Get Ready for Your Vitamin D Winter
Winter is just around the corner so now is a good time to have your vitamin D level checked (via a blood test) if you haven’t done so recently. A healthy individual can typically store around a three month supply of vitamin D in their tissues so most will lose a substantial amount of stored vitamin D as they hibernate indoors over the winter and the UVB rays which provide vitamin D are low to non-existent in many areas. The time of day, season, altitude, latitude, and many other factors all determine the amount of UVB that reaches your skin. For many, supplementation may be a good idea to either raise levels back up to normal, or keep them from depleting over a long winter.
Vitamin D takes calcium from the digestive tract and brings it to the blood where it can then head off to perform many of its functions such as building bones, pumping the heart, and contracting your working muscles. But vitamin D is needed for more than calcium metabolism – it’s necessary for a healthy immune and nervous system – so it’s very important your level is adequate especially going through the typical cold and flu season.
Free Vitamin D Right from the Sun
When the Sun’s rays enter the Earth’s atmosphere at too much of an angle, the atmosphere blocks the UVB portion of the rays. This occurs during the early and latter parts of the day and during the winter season, increasing as one moves further away from the equator. This is called “Vitamin D Winter.”
Latitudes above 40 degrees north (New York City, Denver) will experience Vitamin D Winter from around November through early March. Between zero degrees to around 35 degrees north or south allow year-round vitamin D production, higher levels closer to the equator. Here in central North Carolina we’re just above 35 degrees so you can estimate that our Vitamin D Winter is primarily for three months – December, January, and February, with November and March providing some UVB days. An interesting and fun fact is that if your shadow is longer than you are tall, (an indicator of the oblique angle of the Sun), you are not making much vitamin D. So check your shadow!
For optimum vitamin D production, sun exposure should be midday between the hours of approximately 10am-2pm. These hours will also vary slightly according to latitude. The closer to solar noon, the more vitamin D produced. During a summer day around noon in Miami an individual with moderate skin pigmentation would require approximately 6 minutes to synthesize 1000 IU of vitamin D but at the same time in Boston it would take that same person ten times longer – 1 hour!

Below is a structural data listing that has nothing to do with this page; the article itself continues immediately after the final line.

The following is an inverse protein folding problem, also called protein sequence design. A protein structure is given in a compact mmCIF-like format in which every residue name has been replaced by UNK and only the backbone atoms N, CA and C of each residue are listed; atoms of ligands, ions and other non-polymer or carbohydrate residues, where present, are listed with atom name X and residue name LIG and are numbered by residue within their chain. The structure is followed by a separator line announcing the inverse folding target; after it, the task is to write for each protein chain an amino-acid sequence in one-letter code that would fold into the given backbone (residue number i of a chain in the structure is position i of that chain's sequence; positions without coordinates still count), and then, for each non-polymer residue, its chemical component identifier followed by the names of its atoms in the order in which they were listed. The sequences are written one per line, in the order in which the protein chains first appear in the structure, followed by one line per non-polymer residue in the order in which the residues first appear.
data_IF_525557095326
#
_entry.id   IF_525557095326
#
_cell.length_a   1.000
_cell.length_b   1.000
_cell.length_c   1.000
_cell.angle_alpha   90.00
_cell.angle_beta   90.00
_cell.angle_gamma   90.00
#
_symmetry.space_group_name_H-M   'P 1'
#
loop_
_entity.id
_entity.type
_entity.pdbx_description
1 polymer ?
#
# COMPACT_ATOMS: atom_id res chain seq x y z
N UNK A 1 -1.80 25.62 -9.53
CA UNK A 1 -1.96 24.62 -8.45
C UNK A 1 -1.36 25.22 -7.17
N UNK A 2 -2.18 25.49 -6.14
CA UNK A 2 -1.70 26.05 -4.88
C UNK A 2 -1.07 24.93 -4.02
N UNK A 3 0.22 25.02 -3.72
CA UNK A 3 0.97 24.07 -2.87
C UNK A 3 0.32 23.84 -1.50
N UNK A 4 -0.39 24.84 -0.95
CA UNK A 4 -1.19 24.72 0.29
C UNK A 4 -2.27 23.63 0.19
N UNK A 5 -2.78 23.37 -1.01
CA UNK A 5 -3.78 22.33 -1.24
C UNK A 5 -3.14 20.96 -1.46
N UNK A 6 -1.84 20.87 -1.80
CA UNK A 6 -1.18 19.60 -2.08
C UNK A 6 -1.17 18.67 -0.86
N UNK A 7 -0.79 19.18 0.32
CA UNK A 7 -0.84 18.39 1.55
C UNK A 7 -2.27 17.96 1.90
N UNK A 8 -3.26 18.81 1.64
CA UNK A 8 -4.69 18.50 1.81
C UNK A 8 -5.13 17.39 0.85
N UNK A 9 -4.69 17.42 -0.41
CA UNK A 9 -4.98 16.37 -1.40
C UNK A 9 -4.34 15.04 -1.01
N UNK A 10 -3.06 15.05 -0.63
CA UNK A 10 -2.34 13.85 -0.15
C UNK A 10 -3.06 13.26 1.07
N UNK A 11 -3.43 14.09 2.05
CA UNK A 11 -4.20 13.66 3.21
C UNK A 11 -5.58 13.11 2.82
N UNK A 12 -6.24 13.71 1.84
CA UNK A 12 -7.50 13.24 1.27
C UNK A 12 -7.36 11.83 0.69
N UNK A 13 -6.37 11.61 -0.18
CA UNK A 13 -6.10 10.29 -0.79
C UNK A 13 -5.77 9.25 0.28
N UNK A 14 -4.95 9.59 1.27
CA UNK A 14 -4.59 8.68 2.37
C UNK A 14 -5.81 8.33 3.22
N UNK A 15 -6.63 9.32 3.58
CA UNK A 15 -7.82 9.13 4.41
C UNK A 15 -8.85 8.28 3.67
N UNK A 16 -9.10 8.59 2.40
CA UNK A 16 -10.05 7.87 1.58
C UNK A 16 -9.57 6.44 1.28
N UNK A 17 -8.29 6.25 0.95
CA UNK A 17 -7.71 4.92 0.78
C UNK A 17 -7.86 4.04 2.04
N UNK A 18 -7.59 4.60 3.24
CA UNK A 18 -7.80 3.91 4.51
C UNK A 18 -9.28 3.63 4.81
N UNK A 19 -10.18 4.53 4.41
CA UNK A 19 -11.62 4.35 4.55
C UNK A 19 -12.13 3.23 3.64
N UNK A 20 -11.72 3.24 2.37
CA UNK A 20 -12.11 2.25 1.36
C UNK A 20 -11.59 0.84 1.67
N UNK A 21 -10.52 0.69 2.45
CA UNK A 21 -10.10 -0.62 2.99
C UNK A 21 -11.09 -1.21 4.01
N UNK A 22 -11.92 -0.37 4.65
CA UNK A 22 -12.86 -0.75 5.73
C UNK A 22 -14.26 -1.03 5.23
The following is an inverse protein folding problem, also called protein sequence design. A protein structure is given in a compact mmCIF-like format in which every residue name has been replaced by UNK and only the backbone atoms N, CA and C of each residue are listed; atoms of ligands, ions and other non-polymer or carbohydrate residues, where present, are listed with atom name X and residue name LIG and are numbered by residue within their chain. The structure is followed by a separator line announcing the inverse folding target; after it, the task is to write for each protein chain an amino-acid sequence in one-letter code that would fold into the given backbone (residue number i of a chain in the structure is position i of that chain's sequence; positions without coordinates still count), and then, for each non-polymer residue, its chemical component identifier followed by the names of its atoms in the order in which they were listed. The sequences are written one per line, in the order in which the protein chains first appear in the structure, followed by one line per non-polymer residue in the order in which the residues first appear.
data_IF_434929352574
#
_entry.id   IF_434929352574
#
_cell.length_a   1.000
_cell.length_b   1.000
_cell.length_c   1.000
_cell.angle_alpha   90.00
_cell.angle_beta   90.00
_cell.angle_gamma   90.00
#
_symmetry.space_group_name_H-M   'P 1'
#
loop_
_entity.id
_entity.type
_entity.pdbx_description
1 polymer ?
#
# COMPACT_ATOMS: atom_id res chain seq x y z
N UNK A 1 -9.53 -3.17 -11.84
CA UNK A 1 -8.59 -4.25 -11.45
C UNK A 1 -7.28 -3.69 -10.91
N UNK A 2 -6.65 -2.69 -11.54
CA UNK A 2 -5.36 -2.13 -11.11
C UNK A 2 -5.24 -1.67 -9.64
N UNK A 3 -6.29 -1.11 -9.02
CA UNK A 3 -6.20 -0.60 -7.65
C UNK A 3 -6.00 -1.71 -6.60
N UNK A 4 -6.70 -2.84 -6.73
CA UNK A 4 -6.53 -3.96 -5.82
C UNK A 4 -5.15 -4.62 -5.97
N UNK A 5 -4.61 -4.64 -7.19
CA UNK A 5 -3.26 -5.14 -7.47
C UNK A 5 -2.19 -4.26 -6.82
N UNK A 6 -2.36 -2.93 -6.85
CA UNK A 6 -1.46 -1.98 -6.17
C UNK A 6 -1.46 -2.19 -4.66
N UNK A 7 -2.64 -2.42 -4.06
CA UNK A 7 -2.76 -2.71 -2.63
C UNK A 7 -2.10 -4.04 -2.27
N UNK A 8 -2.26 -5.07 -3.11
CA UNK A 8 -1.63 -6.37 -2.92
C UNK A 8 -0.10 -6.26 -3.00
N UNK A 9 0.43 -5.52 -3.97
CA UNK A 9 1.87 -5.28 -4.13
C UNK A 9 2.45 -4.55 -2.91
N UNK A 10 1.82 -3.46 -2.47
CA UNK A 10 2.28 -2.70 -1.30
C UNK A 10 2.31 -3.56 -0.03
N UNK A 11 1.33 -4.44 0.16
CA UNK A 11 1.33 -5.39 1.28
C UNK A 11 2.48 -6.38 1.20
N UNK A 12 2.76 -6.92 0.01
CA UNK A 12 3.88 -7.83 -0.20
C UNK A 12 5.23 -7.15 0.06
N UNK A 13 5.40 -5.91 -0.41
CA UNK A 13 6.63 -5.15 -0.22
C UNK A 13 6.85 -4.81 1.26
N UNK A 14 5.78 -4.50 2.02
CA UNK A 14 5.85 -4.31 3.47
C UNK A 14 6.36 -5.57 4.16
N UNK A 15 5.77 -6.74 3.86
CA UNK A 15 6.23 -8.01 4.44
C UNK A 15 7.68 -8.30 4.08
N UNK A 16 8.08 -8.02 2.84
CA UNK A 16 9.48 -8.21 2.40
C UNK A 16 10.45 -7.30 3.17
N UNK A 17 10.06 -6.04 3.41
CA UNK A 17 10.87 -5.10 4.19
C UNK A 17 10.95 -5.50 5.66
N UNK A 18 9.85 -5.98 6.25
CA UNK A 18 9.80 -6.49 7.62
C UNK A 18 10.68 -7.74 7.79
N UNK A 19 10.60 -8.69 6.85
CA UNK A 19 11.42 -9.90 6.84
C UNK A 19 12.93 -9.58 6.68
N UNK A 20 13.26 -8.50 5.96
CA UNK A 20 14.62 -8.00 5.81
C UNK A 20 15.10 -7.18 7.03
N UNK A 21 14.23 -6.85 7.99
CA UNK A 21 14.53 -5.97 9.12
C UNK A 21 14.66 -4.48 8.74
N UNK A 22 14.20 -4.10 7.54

Speaking of skin, the amount of skin exposed is important. At least 40% of the entire skin surface should be exposed for optimal vitamin D production. The torso produces the most, legs and arms some, and the hands and face very little or none at all. Go topless!
Melanin is the pigment that determines our skin color; it is Nature’s built-in protection against skin damage from excess UV ray exposure. This is why those whose ancestry is native to regions near the equator have darker skin than those native to regions located at higher latitudes. It is also why those with darker skin living at higher latitudes have higher prevalence of vitamin D deficiency, and especially those individuals who also live at low elevation as UVB rays diminish as elevation decreases.
Another factor that affects UVB ray and vitamin D exposure is age. Vitamin D synthesis can take up to four times as long for those over the age of 60 and under the age of 20, apparently due to having less cholesterol in the skin. Some claim that many soaps and lotions can negatively affect skin cholesterol levels and therefore impair vitamin D production. Sunscreen also blocks the absorption of vitamin D; a SPF as low as 8 can block as much as 95% of vitamin D production. And speaking of cholesterol, the statin medications, (ie: Lipitor, Zocor, Crestor, Prevachol), not only block the production of the important antioxidant CoQ10, but they also hinder vitamin D as well.
Glass also significantly limits if not eliminates UVB exposure, so sitting in a sunroom will not bring up your vitamin D levels. Indoor tanning beds and sun lamps do provide UVB rays, and therefore can provide vitamin D, but they should be used sensibly due to their direct exposure. Air pollution can either increase or decrease the UVB rays.
How Does One Actually Make Vitamin D from the Sun?